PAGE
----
Preparation of Methanol Extract of Moutan Cortex

Moutan Cortex (300 g, Wolsung, Daegu, Korea) was extracted with 1000 ml of methanol at room temperature for 24 h. The extract was filtered through a 0.2 μm filter (Nalgene, New York, NY, USA), lyophilized and stored at −20°C until needed. The amount of the extract was estimated by dividing the dried weight of Moutan Cortex into the lyophilized MCE. The yield of MCE from Moutan Cortex was 13.2%.

Cell Culture

Raw264.7 cell, which is a murine macrophage cell line (KCLRF, Korean Cell Line Research Foundation, Seoul, Korea), was cultured in Dulbecco's modified Eagle's medium (DMEM, Cambrex Bio Science, MD, USA) containing 10% fetal bovine serum (FBS), 100 U ml−1 penicillin and 100 μg ml−1 streptomycin. For all experiments, the cells were grown to 80–90% confluence, and were subjected to no more than 20 cell passages. The cells were maintained at 37°C in a humidified atmosphere containing 5% CO2. The Raw264.7 cells were plated at a density of 2–3 × 106 per ml and preincubated at 37°C for 24 h. After serum starvation for 12 h, the cells were exposed to either LPS (1 μg ml−1) or LPS + MCE for the indicated time periods (6–24 h). MCE was dissolved in a medium (EMEM, Cambrex Bio Science, MD, USA) and added to the incubation medium 1 h prior to adding the LPS.


LPS (E. coli 026:B6) and 3-(4,5-dimethylthiazol-2-yl)-2,5-diphenyltetrazoleum (MTT) were obtained from Sigma (St Louis, MO, USA). The FBS and antibiotics were purchased from Gibco/BRL (Eggenstein, Germany). The antibodies were obtained from BD Bioscience (USA), Cayman (USA) and Zymed (USA), and the NC paper used was Schleicher & Schuell (USA). The TNF-α, IL-6 and interleukin-1β (IL-1β) ELISA kits were purchased from Pierce endogen (Rockford, IL, USA).

Assay of NO Production

The level of NO production was monitored by measuring the nitrite concentration in the cultured medium. Briefly, the samples were mixed with Griess reagent (1% sulfanilamide, 0.1% N-1-naphthylenediamine dihydrochloride and 2.5% phosphoric acid) and incubated for 10 min at room temperature. The absorbance was measured at 540 nm using a Titertek Multiskan Automatic ELISA microplate reader (Model MCC/340, Huntsville, AL).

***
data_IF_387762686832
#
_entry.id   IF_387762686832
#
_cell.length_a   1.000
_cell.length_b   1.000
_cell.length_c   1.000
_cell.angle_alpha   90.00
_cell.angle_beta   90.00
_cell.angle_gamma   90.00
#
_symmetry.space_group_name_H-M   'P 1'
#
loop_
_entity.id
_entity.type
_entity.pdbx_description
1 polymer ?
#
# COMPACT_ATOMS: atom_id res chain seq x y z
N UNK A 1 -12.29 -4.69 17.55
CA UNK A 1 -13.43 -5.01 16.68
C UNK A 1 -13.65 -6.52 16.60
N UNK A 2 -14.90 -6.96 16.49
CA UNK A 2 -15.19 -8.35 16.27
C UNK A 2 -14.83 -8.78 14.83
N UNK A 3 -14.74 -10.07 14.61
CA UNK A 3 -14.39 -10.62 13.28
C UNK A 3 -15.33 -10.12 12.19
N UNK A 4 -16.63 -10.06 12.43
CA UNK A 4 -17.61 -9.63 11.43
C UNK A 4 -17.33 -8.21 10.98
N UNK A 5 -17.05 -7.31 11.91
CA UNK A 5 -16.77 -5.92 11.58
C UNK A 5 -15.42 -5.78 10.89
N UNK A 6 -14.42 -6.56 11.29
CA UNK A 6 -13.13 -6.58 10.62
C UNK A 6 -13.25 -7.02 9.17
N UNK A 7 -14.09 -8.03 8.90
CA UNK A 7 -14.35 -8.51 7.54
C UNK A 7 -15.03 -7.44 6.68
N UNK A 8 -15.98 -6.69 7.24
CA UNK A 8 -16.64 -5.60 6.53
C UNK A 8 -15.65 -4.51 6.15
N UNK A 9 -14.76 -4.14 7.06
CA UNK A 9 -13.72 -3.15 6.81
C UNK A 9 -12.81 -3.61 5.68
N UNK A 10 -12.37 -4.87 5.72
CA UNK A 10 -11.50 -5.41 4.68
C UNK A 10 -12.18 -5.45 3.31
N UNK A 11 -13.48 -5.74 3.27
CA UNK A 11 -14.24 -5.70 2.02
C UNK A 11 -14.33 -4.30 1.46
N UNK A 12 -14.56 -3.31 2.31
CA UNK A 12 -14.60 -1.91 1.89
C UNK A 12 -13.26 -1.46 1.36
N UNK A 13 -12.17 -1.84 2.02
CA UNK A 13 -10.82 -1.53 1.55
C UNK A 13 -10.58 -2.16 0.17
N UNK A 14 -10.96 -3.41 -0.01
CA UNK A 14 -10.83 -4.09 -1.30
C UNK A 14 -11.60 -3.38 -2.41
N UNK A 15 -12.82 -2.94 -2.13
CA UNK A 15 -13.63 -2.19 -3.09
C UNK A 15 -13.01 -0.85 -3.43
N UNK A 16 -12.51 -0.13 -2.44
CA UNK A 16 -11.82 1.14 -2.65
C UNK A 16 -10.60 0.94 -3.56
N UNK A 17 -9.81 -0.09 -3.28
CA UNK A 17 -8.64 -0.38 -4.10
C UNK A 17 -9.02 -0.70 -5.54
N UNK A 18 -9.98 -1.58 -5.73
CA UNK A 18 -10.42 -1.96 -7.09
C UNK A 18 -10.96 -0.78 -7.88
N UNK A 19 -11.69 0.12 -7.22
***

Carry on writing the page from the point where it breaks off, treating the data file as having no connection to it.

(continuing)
Cell Viability (MTT assay)

The Raw264.7 cells were plated at a density of 5 × 104 cells per well in a 96-well plate to determine the cytotoxic concentrations of MCE. The cells were exposed to MCE at concentrations of 0.1 and 0.3 mg ml−1 at 37°C under 5% CO2. After incubating the cells in the presence of MCE, the viable cells were stained with MTT (0.5 mg ml−1) for 4 h. The media were then removed and the formazan crystals produced in the wells were dissolved in 200 μl of dimethylsulfoxide (DMSO). The absorbance was measured at 540 nm using a Titertek Multiskan Automatic ELISA microplate reader (Model MCC/340, Huntsville, AL). The cell viability was defined as the % of untreated control cells [i.e. viability (% control) = 100 × {(absorbance of MCE-treated sample)/(absorbance of control)}].

Immunoblot Analysis

The cells were lysed in the buffer containing 20 mM Tris (pH 7.5), 1% Triton X-100, 137 mM sodium chloride, 10% glycerol, 2 mM EDTA, 1 mM sodium orthovanadate, 25 mM beta-glycerophosphate, 2 mM sodium pyrophosphate, 1 mM phenylmethylsulfonylfluoride and 1 mg ml−1 leupeptin. The total cell lysate was prepared by centrifuging the cells at 10 000× g for 10 min and collecting the supernatant. The expression of iNOS, cyclooxygenase-2 (COX-2) and phosphorylated inhibitor of κBα (p-IκBα) was immunochemically monitored with the total lysate fraction using anti-mouse iNOS, COX-2 and p-IκBα antibodies, respectively. The bands for the iNOS, COX-2 and p-IκBα proteins were visualized using ECL western blotting detection reagents (Amersham Biosciences, NJ, USA) according to the manufacturer's instructions.

Gel Retardation Assay